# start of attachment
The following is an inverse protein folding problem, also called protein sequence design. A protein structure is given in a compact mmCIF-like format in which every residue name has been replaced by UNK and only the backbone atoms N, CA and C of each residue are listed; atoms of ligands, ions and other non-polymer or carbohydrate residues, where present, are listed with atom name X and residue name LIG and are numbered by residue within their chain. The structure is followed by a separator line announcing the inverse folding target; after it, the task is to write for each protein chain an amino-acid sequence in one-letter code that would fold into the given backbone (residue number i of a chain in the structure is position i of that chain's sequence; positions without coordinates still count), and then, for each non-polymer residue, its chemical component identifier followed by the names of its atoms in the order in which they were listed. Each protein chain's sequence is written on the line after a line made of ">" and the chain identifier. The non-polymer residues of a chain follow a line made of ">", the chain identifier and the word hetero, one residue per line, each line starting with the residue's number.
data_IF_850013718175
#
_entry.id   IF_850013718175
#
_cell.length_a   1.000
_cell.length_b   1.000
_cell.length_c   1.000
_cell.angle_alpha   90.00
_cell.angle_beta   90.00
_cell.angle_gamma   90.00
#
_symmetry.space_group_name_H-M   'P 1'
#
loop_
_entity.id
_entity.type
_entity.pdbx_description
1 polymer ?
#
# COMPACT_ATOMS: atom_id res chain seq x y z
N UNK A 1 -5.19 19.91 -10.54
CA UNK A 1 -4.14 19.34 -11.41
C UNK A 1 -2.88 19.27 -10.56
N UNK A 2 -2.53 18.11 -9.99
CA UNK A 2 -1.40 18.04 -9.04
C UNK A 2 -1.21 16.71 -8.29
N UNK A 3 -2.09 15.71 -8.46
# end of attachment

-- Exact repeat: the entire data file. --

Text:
The following is an inverse protein folding problem, also called protein sequence design. A protein structure is given in a compact mmCIF-like format in which every residue name has been replaced by UNK and only the backbone atoms N, CA and C of each residue are listed; atoms of ligands, ions and other non-polymer or carbohydrate residues, where present, are listed with atom name X and residue name LIG and are numbered by residue within their chain. The structure is followed by a separator line announcing the inverse folding target; after it, the task is to write for each protein chain an amino-acid sequence in one-letter code that would fold into the given backbone (residue number i of a chain in the structure is position i of that chain's sequence; positions without coordinates still count), and then, for each non-polymer residue, its chemical component identifier followed by the names of its atoms in the order in which they were listed. Each protein chain's sequence is written on the line after a line made of ">" and the chain identifier. The non-polymer residues of a chain follow a line made of ">", the chain identifier and the word hetero, one residue per line, each line starting with the residue's number.
data_IF_850013718175
#
_entry.id   IF_850013718175
#
_cell.length_a   1.000
_cell.length_b   1.000
_cell.length_c   1.000
_cell.angle_alpha   90.00
_cell.angle_beta   90.00
_cell.angle_gamma   90.00
#
_symmetry.space_group_name_H-M   'P 1'
#
loop_
_entity.id
_entity.type
_entity.pdbx_description
1 polymer ?
#
# COMPACT_ATOMS: atom_id res chain seq x y z
N UNK A 1 -5.19 19.91 -10.54
CA UNK A 1 -4.14 19.34 -11.41
C UNK A 1 -2.88 19.27 -10.56
N UNK A 2 -2.53 18.11 -9.99
CA UNK A 2 -1.40 18.04 -9.04
C UNK A 2 -1.21 16.71 -8.29
N UNK A 3 -2.09 15.71 -8.46